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Mechanical trading systems - Weissman R.L.

Weissman R.L. Mechanical trading systems - Wiley publishing , 2005 . - 240 p.
ISBN 0-471-65435-3
Download (direct link): mechanicaltradingsystems2005.pdf
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RSI = 100 - 100/1 + RS
Average of X days when the market closed up
where RS = ----------------------------------------------------
Average of X days when the market closed down
Fourteen periods—such as days or weeks—are most commonly used in calculating the RSI. To determine the average “up” value, we add the total
FIGURE 1.5 February 2004 Comex gold with RSI. ©2004 CQG, Inc. All rights reserved worldwide.
Dispelling Myths and Defining Terms
points gained on up days during the 14 days and divide that total by 14. To determine the average down value, we add the total points lost during the down days and divide that total by 14.15 Most traders define a market as overbought when the RSI closes above 70 and oversold when the RSI closes below 30.
Mathematical Technical Analysis
A Building Block for Mechanical Trading System Development
The general who wins a battle makes many calculations in his temple ere the battle is fought. The general who loses a battle makes but few calculations beforehand. Thus do many calculations lead to victory, and few calculations to defeat: how much more no calculation at all! It is by attention to this point that I can foresee who is likely to win or lose.
—Sun Tzu
Many excellent books on technical analysis provide readers with a comprehensive description of various mathematical technical indicators. This chapter does not attempt to duplicate their work but instead tries to address the essential facets of the most commonly employed indicators, including: an explanation of what the indicators are, why they work, and how they can provide system developers with ideal building blocks for mechanical trading systems.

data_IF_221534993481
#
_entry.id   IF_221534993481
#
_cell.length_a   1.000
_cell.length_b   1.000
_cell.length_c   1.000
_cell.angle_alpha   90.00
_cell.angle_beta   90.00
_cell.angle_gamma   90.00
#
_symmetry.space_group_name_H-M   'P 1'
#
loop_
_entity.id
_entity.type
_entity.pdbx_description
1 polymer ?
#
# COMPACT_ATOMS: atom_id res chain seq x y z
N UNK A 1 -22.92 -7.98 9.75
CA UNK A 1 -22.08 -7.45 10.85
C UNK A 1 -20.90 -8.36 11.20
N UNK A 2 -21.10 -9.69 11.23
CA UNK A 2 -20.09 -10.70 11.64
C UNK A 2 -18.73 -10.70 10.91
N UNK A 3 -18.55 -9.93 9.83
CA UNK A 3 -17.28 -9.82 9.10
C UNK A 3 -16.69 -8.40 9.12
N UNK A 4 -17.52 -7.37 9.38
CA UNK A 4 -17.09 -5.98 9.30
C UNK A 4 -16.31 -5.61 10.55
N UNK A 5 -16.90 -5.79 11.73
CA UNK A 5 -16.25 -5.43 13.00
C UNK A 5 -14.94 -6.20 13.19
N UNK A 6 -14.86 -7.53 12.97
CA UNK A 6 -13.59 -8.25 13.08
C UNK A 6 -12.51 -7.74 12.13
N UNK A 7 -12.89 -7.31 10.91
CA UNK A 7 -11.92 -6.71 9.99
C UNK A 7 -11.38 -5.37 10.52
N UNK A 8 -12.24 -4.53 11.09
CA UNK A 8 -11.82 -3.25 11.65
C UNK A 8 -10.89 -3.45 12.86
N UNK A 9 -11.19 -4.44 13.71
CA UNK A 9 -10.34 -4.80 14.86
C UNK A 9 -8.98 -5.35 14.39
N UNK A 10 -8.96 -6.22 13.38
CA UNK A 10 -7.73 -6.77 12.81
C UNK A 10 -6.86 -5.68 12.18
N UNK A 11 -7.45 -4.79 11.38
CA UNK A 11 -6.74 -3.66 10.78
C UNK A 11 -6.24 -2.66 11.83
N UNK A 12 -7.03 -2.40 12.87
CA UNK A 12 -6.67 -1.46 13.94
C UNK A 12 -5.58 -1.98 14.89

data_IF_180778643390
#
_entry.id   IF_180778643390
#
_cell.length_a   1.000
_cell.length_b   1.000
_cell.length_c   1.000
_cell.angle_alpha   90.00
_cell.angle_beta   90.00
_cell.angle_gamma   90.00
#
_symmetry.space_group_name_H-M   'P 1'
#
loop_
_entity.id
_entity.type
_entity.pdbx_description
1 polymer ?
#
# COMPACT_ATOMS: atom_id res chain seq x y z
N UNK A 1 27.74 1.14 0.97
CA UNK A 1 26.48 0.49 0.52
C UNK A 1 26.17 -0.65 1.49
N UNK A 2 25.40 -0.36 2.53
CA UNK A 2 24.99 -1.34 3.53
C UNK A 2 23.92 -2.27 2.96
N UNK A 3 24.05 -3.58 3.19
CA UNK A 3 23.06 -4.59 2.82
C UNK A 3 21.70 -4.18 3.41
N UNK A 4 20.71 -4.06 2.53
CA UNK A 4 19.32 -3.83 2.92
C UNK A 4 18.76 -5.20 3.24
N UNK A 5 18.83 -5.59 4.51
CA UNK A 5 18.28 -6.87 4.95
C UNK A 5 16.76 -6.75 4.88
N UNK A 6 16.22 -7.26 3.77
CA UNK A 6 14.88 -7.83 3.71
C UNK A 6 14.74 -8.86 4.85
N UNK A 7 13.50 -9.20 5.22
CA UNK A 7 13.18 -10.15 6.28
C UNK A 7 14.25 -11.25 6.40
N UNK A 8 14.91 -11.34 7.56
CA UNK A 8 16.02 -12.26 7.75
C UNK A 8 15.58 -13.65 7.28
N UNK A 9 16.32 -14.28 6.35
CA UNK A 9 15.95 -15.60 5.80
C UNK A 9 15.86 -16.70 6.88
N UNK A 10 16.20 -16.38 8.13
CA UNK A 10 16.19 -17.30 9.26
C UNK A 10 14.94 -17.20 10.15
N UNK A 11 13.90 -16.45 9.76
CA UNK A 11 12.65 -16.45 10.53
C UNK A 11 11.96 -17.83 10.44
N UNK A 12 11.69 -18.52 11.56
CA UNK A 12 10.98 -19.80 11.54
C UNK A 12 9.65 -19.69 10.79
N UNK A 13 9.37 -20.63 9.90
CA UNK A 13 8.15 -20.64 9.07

Although I encourage readers to examine the various mathematical formulas behind these commonly employed indicators, I also freely admit that many traders successfully use these indicators without understanding the formulas on which they are based.
My choice of one indicator as opposed to another is almost exclusively dependent on that indicator’s popularity at the time I wrote this book. Again, I focus on the most widely used indicators because the more market participants focus on a particular indicator, the more likely that it will be useful in system development. I usually favor using the default parameters
designated by the indicator’s developer. Thus, for example, mechanical trading systems shown based on Wilder’s relative strength index (RSI) always use 9 or 14 periods.
Throughout this chapter I provide examples of indicators and trading systems that show profits. I could just as easily illustrate use of each indicator with losses, but I want to show why traders are drawn to a particular tool. Chapters 3, 4, and 5 discuss which technical indicators can be turned into successful trading systems. For now my goal is merely to explain what the most commonly used indicators are, why they are used, and how they form building blocks for comprehensive trading systems.

As stated in Chapter 1, there are two categories of mathematical technical indicators, those traditionally used to capitalize on the market’s propensity toward mean reversion such as oscillators, and those that profit from trending price activity, such as moving averages. Although many books on technical analysis treat these various indicators as if they worked exclusively in either trend-following or mean-reverting trading environments, this book will show how indicators can be successfully applied to either realm.
Trend-Following Indicators: Why They Work
I have already highlighted some of the psychology behind the success of trend-following indicators in the discussion of reference points in behavioral finance. In Chapter 1, I showed how emphasis on reference price points led traders to take small profits and large losses. If we assume that the majority of market participants lack the psychological fortitude to allow profits to run and take losses quickly, then successful traders use trend- following indicators that necessarily reinforce their ability to actualize disciplined profit and loss goals. As a result, such trend-following technicians often find themselves on opposite sides of the market from their less successful counterparts. This theme of successful trading as the systematic “fading” (buying whenever the indicator would sell and vice versa) of unsuccessful traders will be revisited throughout the text.
Because successful trend-following traders are both utilizing trend-following indicators and acting contrary to mass psychology, we have shattered another myth of technical analysis, namely, that following the trend and contrarianism are mutually exclusive. Instead, contrary opinion is often the epitome of trend trading.
One of the best-known examples of trend-following contrarianism occurred in November 1982 when the Dow Jones Industrial Average (the
Mathematical Technical Analysis
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